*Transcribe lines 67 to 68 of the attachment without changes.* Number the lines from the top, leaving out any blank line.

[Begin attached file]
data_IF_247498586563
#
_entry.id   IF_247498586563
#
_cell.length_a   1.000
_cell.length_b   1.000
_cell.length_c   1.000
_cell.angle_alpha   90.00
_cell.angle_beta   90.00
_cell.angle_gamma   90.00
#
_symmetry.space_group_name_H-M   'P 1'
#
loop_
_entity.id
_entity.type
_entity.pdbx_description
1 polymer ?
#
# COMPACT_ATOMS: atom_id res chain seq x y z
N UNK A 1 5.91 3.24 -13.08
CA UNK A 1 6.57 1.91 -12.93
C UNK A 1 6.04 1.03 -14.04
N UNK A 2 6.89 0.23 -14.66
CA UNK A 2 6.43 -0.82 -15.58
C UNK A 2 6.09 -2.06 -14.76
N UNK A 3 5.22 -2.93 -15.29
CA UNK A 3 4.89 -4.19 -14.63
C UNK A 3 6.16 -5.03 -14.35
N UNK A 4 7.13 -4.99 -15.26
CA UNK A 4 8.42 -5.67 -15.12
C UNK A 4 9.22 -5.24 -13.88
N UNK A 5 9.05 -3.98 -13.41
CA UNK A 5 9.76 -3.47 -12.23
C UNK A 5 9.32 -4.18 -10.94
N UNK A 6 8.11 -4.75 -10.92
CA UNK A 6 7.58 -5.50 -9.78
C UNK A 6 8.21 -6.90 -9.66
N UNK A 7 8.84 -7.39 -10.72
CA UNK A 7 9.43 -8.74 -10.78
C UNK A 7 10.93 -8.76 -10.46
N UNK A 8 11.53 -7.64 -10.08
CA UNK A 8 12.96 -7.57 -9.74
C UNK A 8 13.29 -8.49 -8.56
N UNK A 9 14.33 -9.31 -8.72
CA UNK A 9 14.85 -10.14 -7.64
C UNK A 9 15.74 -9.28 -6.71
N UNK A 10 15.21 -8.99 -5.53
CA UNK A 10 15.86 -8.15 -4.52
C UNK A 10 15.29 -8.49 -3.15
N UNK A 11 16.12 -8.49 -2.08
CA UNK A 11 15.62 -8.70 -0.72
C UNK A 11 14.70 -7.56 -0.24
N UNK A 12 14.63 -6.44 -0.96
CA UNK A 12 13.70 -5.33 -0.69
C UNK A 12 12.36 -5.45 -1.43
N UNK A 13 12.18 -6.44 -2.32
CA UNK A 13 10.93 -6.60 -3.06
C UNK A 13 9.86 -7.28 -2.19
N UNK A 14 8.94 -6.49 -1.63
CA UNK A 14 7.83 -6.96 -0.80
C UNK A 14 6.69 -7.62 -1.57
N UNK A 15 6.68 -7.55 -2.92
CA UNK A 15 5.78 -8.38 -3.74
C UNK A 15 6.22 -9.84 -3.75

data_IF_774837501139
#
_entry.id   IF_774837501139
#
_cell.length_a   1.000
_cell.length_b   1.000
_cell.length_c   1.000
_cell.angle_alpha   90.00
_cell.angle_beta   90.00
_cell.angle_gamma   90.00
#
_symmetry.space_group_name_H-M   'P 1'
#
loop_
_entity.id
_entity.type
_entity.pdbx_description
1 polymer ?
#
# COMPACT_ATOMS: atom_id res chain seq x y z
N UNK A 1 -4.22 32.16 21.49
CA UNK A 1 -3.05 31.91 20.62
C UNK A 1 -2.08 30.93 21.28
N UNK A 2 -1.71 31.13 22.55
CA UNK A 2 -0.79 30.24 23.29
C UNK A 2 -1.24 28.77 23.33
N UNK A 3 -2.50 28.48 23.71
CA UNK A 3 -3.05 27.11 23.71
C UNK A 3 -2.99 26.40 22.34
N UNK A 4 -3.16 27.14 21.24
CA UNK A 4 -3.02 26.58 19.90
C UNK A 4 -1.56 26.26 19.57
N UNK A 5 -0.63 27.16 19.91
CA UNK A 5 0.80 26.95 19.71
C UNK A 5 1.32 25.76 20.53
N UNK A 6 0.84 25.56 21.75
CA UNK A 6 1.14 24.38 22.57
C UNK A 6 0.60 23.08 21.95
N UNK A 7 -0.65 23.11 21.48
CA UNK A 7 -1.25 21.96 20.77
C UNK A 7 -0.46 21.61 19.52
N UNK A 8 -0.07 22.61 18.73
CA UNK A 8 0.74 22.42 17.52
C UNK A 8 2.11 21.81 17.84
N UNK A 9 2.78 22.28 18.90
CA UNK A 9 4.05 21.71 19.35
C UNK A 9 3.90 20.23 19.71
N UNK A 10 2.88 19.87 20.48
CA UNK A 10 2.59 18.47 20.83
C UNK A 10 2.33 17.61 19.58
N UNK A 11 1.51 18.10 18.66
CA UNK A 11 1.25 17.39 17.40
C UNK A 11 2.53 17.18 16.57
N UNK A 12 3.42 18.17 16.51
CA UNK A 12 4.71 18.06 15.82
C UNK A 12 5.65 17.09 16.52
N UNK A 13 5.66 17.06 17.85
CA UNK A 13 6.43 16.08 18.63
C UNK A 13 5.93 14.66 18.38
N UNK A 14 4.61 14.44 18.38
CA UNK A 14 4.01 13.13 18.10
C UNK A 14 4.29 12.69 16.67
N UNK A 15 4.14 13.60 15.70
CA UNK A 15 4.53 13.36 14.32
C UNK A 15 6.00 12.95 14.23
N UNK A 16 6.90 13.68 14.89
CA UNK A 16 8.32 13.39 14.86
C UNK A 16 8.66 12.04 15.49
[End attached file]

#
_entry.id   IF_774837501139